Fresno County supervisors will begin discussions Tuesday about asking voters to put the fate of the county’s probation chief in their hands – and maybe some other charter changes.
In April, Rick Chavez, the county’s probation chief, was placed on administrative leave with pay by the Fresno County Superior Court’s presiding judge, Kimberly Gaab. Under state law, the judges have supervision over the probation chief post.
But the county pays Chavez’s salary. The Superior Court system was taken over by the state about seven years ago, and supervisors and county staff say they haven’t been told why Chavez was placed on leave.
Supervisors have no power over the probation chief’s post unless they change their charter, essentially the county’s constitution, to reflect the county’s supervision.
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Under proposed November ballot language, the supervisors’ charter revision would remove oversight from the judges and leave supervision to the county administrative officer with approval of the supervisors or solely at the supervisors’ discretion.
It is a personnel investigation, and it’s confidential. The allegations are serious, and it’s a thoughtful, careful investigation.
Joseph Wiley, lawyer for the Fresno County Superior Court
Chavez’s removal is still under investigation, said Joseph Wiley, the Alameda-based lawyer for Fresno County Superior Court. “It is a personnel investigation, and it’s confidential. The allegations are serious, and it’s a thoughtful, careful investigation.”
Wiley said there is no time frame for the investigation’s conclusion.
Chavez, 59, is a 32-year county employee. He was appointed by the presiding judge as probation chief in 2013 and affirmed in the post by supervisors.
Fresno lawyer Barry Bennett, Chavez’s lawyer, said his client has no idea why he was placed on leave. “He feels cut off from all these people he’s worked with and has no information as to what this is all about,” Bennett said.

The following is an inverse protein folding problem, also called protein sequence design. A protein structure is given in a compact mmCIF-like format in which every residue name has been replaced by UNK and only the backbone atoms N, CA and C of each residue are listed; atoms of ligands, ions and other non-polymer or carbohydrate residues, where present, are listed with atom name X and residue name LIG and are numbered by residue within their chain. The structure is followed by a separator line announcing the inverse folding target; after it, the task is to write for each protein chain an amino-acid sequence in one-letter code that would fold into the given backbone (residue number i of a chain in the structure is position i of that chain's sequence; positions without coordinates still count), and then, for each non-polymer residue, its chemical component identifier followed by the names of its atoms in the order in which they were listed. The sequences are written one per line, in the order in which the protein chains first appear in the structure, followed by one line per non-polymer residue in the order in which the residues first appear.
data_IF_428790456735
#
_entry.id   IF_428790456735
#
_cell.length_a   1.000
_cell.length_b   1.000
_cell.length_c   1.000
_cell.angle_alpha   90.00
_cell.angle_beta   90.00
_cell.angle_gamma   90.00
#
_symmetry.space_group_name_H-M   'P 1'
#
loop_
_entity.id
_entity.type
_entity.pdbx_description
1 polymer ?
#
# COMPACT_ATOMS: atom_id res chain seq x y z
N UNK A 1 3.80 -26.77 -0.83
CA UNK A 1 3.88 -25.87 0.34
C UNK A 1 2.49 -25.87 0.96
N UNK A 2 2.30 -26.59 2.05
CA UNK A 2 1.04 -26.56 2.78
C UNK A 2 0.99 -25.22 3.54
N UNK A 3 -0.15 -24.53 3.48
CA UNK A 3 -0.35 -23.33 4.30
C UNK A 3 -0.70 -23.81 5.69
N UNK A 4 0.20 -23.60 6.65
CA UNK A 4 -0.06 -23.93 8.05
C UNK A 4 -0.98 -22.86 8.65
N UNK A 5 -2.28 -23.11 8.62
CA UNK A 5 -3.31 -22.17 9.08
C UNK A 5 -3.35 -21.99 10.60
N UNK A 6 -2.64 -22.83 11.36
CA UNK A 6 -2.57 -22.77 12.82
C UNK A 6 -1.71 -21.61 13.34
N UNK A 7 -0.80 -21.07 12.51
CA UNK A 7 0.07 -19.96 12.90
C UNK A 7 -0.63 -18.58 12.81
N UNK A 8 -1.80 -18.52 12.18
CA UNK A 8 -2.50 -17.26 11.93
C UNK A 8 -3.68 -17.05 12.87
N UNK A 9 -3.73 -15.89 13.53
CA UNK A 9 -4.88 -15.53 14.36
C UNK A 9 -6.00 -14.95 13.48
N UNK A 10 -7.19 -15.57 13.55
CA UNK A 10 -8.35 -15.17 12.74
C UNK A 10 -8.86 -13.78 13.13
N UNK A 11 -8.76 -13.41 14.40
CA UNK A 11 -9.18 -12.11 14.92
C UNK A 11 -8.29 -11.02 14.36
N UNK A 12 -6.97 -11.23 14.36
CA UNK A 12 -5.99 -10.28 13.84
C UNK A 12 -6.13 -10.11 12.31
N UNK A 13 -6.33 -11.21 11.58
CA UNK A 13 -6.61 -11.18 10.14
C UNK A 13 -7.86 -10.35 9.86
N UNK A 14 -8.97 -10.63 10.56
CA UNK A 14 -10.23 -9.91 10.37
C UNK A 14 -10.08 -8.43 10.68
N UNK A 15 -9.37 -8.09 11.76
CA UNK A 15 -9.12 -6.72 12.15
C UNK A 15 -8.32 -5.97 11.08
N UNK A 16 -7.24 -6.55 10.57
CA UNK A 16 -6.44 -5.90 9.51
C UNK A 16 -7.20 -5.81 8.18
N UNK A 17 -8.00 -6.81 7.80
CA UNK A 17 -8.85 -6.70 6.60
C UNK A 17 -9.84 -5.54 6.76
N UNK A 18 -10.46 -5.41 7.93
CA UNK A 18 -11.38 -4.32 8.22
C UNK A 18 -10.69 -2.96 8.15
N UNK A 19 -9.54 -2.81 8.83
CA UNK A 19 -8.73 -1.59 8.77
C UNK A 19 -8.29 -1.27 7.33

He feels cut off from all these people he’s worked with and has no information as to what this is all about.
Barry Bennett, lawyer for Rick Chavez, probation chief on leave
Other issues under consideration for the November charter measure include moving the public administrator’s office and possibly coroner’s office and reducing the types of certifications required for the county’s public works and planning director.
The coroner and public administrator offices were moved to the Sheriff’s Office and District Attorney’s Office, respectively, in 2015.
Board Chairman Buddy Mendes said he thinks the Sheriff’s Office oversight of the coroner hasn’t been a problem, but the public administrator’s office is under a cloud because of suspicion of criminal activity by three of its former employees. The District Attorney’s Office announced last year that public administrator employees had stolen from the deceased.
Keeping the public administrator under the District Attorney’s Office creates a potential conflict of interest if the district attorney has to prosecute members of the department. Last year’s case is under investigation by the state Attorney General’s Office.
The public works and planning director is required to have certification as a surveyor and as a licensed engineer.
Mendes said requiring both certifications is outdated and reduces the county’s ability to attract qualified applicants.
Fresno County’s elections officials say that a measure would cost $30,000 for the November ballot. It is possible, Supervisor Andreas Borgeas said, that the county could consider more than one measure.
Supervisors must decide by early August whether they will place any charter amendment on the ballot.
Fresno County Board of Supervisors
Meeting begins 9 a.m. Tuesday
Hall of Records, Room 301, 2281 Tulare Street